SCOTTISH businesses are continuing to struggle with the uncertainty caused by Brexit and confidence is still on a downward trend, according to Scottish Chambers of Commerce (SCC).

However, its quarterly economic indicator showed some firms, particularly in the financial and business services sector, are cautiously optimistic that a positive outcome could begin to restore confidence in the Scottish economy.

The survey – conducted by SCC with the Fraser of Allander Institute – suggests Scotland should avoid a “technical recession”, where two consecutive quarters of negative growth are recorded, when the next official statistics are released later this year.

In construction, it said the balance of firms increasing investment – total, capital and training – all fell into negative territory in the third quarter, with the lowest level of work in progress for six years.

The report showed that confidence dipped in retail and wholesale as revenue trends fell, amid major concerns about domestic issues, such as business rates which were too high, along with online and high street competition. SCC president Tim Allan, who chairs the Scottish Business Advisory Group, said the consequences of a No-Deal Brexit would be “painful” and “long-lasting”.

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He said: “Our research shows that overall business performance has declined in the last year as companies take on board extra uncertainties caused by the tortuous progress of the Brexit process. As the UK faces yet another deadline in the Brexit process, construction and manufacturing have reported severe challenges in terms of future orders, exports and investment.

“Meanwhile companies in sectors including retail and tourism face continued challenges in recruiting people with the right skills as the number of available workers from Europe continues to decline.

“We continue to affirm the view that a disorderly, No-Deal departure from EU will have painful, long lasting consequences for the economy in Scotland and the UK. But we also believe that, if Brexit is not just done but done well, there is significant potential for an upside.”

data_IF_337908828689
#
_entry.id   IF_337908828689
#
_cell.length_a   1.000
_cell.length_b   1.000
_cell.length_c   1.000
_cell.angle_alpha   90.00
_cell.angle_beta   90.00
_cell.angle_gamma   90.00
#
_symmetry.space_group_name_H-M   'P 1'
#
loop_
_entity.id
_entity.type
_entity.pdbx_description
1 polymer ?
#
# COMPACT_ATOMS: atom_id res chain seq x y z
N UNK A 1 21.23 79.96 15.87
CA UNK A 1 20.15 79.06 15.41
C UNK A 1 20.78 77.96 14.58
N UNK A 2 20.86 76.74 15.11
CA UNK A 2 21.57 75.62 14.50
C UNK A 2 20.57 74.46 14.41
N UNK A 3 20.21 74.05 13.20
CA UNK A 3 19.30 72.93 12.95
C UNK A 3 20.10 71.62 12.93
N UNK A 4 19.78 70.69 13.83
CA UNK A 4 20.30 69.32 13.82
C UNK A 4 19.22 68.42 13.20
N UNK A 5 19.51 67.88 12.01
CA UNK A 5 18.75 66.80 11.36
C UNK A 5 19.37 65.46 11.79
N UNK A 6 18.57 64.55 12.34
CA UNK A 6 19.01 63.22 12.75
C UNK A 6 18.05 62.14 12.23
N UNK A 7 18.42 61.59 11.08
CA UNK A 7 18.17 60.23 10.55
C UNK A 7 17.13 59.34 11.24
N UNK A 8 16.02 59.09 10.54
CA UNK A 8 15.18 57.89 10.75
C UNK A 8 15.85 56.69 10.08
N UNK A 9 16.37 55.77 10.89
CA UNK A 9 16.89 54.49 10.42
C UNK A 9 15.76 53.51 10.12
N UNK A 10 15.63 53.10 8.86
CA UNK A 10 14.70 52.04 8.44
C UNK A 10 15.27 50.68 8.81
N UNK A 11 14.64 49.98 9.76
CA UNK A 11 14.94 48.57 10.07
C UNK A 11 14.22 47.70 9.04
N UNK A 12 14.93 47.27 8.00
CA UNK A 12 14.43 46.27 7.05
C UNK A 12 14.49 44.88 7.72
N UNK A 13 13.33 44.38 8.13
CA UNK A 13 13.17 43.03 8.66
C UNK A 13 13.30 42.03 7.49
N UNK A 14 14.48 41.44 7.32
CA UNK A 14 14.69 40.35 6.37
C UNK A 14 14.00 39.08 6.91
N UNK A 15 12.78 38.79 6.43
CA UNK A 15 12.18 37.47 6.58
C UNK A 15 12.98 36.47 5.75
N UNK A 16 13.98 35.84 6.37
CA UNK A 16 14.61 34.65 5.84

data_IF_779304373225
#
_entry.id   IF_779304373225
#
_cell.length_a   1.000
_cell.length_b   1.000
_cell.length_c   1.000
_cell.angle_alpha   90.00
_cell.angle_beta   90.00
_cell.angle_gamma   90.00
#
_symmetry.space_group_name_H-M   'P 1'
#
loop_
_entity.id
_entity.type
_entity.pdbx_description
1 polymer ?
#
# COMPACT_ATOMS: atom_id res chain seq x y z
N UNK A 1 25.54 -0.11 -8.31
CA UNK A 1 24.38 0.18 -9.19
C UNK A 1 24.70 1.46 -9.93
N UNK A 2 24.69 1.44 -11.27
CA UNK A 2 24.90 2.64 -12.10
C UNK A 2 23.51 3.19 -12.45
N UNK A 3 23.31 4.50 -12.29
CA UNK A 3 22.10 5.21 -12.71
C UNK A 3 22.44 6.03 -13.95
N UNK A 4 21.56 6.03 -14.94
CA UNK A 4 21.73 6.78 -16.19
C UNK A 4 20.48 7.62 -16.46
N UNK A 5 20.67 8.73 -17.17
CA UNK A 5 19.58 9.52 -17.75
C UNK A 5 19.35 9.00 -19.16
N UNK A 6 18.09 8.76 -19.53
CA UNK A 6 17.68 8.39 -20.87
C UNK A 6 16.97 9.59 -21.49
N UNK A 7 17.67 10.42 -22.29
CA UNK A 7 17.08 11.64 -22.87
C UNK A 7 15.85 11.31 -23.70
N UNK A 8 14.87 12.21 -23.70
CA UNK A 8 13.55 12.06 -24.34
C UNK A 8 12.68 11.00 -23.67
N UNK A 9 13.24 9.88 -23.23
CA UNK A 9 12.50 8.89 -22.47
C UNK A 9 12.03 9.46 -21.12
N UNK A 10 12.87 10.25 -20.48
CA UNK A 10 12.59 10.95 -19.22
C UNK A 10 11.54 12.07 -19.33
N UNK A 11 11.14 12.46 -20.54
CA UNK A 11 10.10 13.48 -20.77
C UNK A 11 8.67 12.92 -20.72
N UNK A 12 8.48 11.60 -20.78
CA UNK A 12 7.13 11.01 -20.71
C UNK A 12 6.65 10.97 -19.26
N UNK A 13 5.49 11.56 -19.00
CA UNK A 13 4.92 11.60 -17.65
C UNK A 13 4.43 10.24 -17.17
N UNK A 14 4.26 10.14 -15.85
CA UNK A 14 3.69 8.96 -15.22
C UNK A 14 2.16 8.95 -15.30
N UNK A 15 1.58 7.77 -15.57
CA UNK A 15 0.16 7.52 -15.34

Allan said uncertainty had undoubtedly stymied corporate investment, and he challenged political leaders unleash the “wall of cash” that has built up: “Deliver a positive outcome to Brexit and the economy will benefit. We believe there is a wall of cash that has been pent up while the process of leaving the EU has unfolded which can and will be unleashed.

“What employers need more than ever is for Scottish and UK governments to hone their focus on the needs of the economy.

“Scotland in particular suffers a long-standing problem of slower economic growth relative to England and poor productivity compared to global peers.

“We urgently need to correct these trends if Scotland is to deliver an inclusive economy that provides the jobs, skills and prosperity for current and future generations.”

Professor Graeme Roy, director at the University of Strathclyde’s Fraser of Allander Institute, added: “Scottish businesses appear to be treading water as they await clarity on the terms of the UK’s exit from the EU … A No-Deal Brexit remains the greatest immediate risk to the Scottish economy. It is misguided to argue that No Deal is better than further delay. A No Deal would not only act as a major economic shock but will do little to curb uncertainty, with the UK’s future relationship with the EU still needing resolved.”